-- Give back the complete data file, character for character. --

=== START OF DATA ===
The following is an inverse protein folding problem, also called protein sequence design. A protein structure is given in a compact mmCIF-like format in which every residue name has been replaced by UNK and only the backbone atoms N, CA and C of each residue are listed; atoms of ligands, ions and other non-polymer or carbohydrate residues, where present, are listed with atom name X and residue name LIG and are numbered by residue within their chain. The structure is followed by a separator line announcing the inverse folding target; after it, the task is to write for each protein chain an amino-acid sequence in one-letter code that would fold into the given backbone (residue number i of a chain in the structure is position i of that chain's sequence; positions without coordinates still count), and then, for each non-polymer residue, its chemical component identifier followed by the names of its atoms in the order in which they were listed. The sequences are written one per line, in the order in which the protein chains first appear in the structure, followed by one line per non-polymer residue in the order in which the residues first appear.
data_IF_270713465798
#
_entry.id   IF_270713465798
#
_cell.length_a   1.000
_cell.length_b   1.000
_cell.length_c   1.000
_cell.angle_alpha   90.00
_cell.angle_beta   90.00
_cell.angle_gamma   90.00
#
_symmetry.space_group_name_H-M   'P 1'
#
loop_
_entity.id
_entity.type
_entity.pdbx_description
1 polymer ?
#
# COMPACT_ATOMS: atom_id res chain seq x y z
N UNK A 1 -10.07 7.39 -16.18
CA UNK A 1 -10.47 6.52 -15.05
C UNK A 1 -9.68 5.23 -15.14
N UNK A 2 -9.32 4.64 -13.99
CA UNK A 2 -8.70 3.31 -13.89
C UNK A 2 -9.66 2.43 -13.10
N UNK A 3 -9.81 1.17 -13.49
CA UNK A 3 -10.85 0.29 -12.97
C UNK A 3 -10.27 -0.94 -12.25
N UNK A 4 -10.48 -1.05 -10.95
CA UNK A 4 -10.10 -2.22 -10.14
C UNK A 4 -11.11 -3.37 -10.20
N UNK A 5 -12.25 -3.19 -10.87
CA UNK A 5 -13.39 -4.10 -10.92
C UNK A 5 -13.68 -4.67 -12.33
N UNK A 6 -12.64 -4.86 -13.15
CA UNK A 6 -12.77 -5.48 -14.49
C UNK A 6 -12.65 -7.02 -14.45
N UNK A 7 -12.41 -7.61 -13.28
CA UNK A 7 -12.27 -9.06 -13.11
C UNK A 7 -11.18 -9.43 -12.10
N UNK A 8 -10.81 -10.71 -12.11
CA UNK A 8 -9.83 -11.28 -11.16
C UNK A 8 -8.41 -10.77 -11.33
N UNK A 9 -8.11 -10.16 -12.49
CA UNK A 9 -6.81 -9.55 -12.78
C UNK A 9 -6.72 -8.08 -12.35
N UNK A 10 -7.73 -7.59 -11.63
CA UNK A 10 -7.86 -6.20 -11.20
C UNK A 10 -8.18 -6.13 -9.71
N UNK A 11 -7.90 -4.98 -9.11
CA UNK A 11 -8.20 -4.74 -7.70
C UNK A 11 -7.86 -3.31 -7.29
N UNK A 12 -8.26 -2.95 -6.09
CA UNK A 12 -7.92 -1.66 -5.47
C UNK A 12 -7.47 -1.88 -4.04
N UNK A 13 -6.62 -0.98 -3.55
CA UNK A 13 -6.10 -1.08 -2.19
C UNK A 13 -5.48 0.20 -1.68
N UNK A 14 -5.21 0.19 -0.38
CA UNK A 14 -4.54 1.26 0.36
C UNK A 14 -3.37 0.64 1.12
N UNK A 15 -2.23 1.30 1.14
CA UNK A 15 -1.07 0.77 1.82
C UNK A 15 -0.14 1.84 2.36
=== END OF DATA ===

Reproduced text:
The following is an inverse protein folding problem, also called protein sequence design. A protein structure is given in a compact mmCIF-like format in which every residue name has been replaced by UNK and only the backbone atoms N, CA and C of each residue are listed; atoms of ligands, ions and other non-polymer or carbohydrate residues, where present, are listed with atom name X and residue name LIG and are numbered by residue within their chain. The structure is followed by a separator line announcing the inverse folding target; after it, the task is to write for each protein chain an amino-acid sequence in one-letter code that would fold into the given backbone (residue number i of a chain in the structure is position i of that chain's sequence; positions without coordinates still count), and then, for each non-polymer residue, its chemical component identifier followed by the names of its atoms in the order in which they were listed. The sequences are written one per line, in the order in which the protein chains first appear in the structure, followed by one line per non-polymer residue in the order in which the residues first appear.
data_IF_270713465798
#
_entry.id   IF_270713465798
#
_cell.length_a   1.000
_cell.length_b   1.000
_cell.length_c   1.000
_cell.angle_alpha   90.00
_cell.angle_beta   90.00
_cell.angle_gamma   90.00
#
_symmetry.space_group_name_H-M   'P 1'
#
loop_
_entity.id
_entity.type
_entity.pdbx_description
1 polymer ?
#
# COMPACT_ATOMS: atom_id res chain seq x y z
N UNK A 1 -10.07 7.39 -16.18
CA UNK A 1 -10.47 6.52 -15.05
C UNK A 1 -9.68 5.23 -15.14
N UNK A 2 -9.32 4.64 -13.99
CA UNK A 2 -8.70 3.31 -13.89
C UNK A 2 -9.66 2.43 -13.10
N UNK A 3 -9.81 1.17 -13.49
CA UNK A 3 -10.85 0.29 -12.97
C UNK A 3 -10.27 -0.94 -12.25
N UNK A 4 -10.48 -1.05 -10.95
CA UNK A 4 -10.10 -2.22 -10.14
C UNK A 4 -11.11 -3.37 -10.20
N UNK A 5 -12.25 -3.19 -10.87
CA UNK A 5 -13.39 -4.10 -10.92
C UNK A 5 -13.68 -4.67 -12.33
N UNK A 6 -12.64 -4.86 -13.15
CA UNK A 6 -12.77 -5.48 -14.49
C UNK A 6 -12.65 -7.02 -14.45
N UNK A 7 -12.41 -7.61 -13.28
CA UNK A 7 -12.27 -9.06 -13.11
C UNK A 7 -11.18 -9.43 -12.10
N UNK A 8 -10.81 -10.71 -12.11
CA UNK A 8 -9.83 -11.28 -11.16
C UNK A 8 -8.41 -10.77 -11.33
N UNK A 9 -8.11 -10.16 -12.49
CA UNK A 9 -6.81 -9.55 -12.78
C UNK A 9 -6.72 -8.08 -12.35
N UNK A 10 -7.73 -7.59 -11.63
CA UNK A 10 -7.86 -6.20 -11.20
C UNK A 10 -8.18 -6.13 -9.71
N UNK A 11 -7.90 -4.98 -9.11
CA UNK A 11 -8.20 -4.74 -7.70
C UNK A 11 -7.86 -3.31 -7.29
N UNK A 12 -8.26 -2.95 -6.09
CA UNK A 12 -7.92 -1.66 -5.47
C UNK A 12 -7.47 -1.88 -4.04
N UNK A 13 -6.62 -0.98 -3.55
CA UNK A 13 -6.10 -1.08 -2.19
C UNK A 13 -5.48 0.20 -1.68
N UNK A 14 -5.21 0.19 -0.38
CA UNK A 14 -4.54 1.26 0.36
C UNK A 14 -3.37 0.64 1.12
N UNK A 15 -2.23 1.30 1.14
CA UNK A 15 -1.07 0.77 1.82
C UNK A 15 -0.14 1.84 2.36